Wife pours scalding water over husband

Jim Porter
Special to the Sun

Back in the old days when I was practicing criminal defense law, about when electricity came to our area, I tried my hand at defending “persons accused of crimes” — also known as criminals.

Fortunately for said criminals, I have been relieved of duty, and Ravn Whitington of our office handles criminal defense cases.


The question I was always asked was, “How can you defend someone when you know they’re guilty?” Actually, I had no problem representing alleged criminals. That’s what lawyers do — part of our legal system, part of our Hippocratic Oath.

On the other hand, while I didn’t mind doing some pot defense, I had moral issues representing burglars. In fact, that marked the end of my defense attorney career. Here’s the story.

A rough-looking character, just released on bail, wanted to hire me to defend his recent burglary charges. He admitted to “burging” this and “burging” that and wanted me to get him off.

Instead, I referred him to my partner … and while I didn’t know it at the time, that was it for my brief criminal defense career.


But that doesn’t mean I can’t write about criminal cases, especially when the facts are particularly intriguing. Today’s Law Review is all about the facts, not much about the law, which is a bona-fide 10 on the boredom scale.


Renee Robinson and the victim, Sam Wright, were married in 1999. During the marriage Wright had an affair which resulted in the birth of a child in 2009.

On September 15, 2011, Renee had been drinking rum and possibly smoking crack cocaine and haranguing Wright for about an hour about the child, saying that he took better care of the child than he did of her.

Renee did what any upset spouse would do, she put two pots of water on the stove, heated them to the boiling point, then walked up behind Wright, who was seated in the living room, and poured the contents of a three to four-quart pot of scalding water onto Wright’s head, shoulders, stomach and back.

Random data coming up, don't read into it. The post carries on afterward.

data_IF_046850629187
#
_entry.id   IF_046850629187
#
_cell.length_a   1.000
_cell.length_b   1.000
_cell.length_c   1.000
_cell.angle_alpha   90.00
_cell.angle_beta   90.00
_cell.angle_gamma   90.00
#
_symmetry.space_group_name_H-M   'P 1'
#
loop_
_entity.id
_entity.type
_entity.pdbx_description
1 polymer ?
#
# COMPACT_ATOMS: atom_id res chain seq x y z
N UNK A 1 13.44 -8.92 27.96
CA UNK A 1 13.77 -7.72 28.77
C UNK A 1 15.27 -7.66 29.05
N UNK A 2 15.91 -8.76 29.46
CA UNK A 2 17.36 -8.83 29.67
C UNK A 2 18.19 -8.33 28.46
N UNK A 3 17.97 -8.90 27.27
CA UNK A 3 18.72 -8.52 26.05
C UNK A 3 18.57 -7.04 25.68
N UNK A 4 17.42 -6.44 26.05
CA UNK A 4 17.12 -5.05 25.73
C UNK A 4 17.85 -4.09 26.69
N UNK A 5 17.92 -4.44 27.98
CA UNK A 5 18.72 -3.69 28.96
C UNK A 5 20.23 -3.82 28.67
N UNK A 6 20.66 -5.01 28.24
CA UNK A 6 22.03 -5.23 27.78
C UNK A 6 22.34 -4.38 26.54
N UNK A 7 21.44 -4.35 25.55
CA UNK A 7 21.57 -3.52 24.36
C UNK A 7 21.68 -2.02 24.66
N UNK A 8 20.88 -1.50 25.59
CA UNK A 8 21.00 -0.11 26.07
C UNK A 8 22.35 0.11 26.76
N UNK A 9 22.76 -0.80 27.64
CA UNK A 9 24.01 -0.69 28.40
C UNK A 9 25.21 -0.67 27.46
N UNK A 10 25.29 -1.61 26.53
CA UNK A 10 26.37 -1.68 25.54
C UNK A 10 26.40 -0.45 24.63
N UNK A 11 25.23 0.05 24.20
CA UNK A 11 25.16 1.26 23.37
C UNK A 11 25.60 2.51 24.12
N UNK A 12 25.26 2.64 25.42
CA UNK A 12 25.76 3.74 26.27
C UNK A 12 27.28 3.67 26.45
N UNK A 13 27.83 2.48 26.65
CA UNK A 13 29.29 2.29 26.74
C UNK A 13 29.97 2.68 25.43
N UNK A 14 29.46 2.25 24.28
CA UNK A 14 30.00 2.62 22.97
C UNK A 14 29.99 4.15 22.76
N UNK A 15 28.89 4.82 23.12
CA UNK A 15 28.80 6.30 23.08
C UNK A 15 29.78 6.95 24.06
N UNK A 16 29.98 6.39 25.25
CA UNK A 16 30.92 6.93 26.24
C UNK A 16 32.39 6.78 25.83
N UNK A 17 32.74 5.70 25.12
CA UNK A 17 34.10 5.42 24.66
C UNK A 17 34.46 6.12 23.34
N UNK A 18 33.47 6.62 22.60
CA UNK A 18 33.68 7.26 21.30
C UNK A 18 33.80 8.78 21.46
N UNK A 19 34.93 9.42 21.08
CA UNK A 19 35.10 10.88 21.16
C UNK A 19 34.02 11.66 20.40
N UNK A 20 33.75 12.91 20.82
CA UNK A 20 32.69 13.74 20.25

So much so Wright later said the pain was “the worst pain (he’d) ever felt…about nine and a half out of 10.” I don’t doubt that.

Wright went outside and rolled on the wet grass until paramedics arrived. His skin was starting to bubble and looked like it was melting off, as the Court wrote.


Renee Robinson was charged under the Penal Code and convicted of aggravated mayhem and simple mayhem.

Mayhem is, “Every person who unlawfully and maliciously deprives a human being of a member of his body, or disables, disfigures, or renders it useless, or cuts or disables the tongue, or puts out an eye, or slits the nose, ear or lip of another.”

I must say that is one peculiar, selective crime. What if I cut off someone’s ear vs. “slit” it?

Aggravated mayhem is, “when a person unlawfully, under circumstances manifesting extreme indifference to the physical or psychological well-being of another person, intentionally causes permanent disability or disfigurement of another human being or deprives a human being of a limb, organ or member of his or her body.”

Remember Lorena Bobbitt? It hurts to even think about it. Of course, he deserved it.


Renee Robinson challenged her convictions of both simple and aggravated mayhem contending that simple mayhem is a necessarily included lesser crime of aggravated mayhem, so her conviction of simple mayhem must be reversed.

By the way, as the Court wrote, mayhem “is an older form of the word ‘maim.’” How difficult would it be to change the word “mayhem” in the codes to “maim?”


Ultimately the Court of Appeal agreed pouring scalding water over Sam Wright’s body should have been aggravated mayhem only.

I am not sure what the difference in sentencing is but Renee Robinson will be doing life in prison with a possibility of parole.

I suppose she will be assigned to the prison kitchen detail.

Jim Porter is an attorney with Porter Simon licensed in California and Nevada, with offices in Truckee, Tahoe City and Reno, Nevada. Jim’s practice areas include: real estate, development, construction, business, HOAs, contracts, personal injury, mediation and other transactional matters. He may be reached at or

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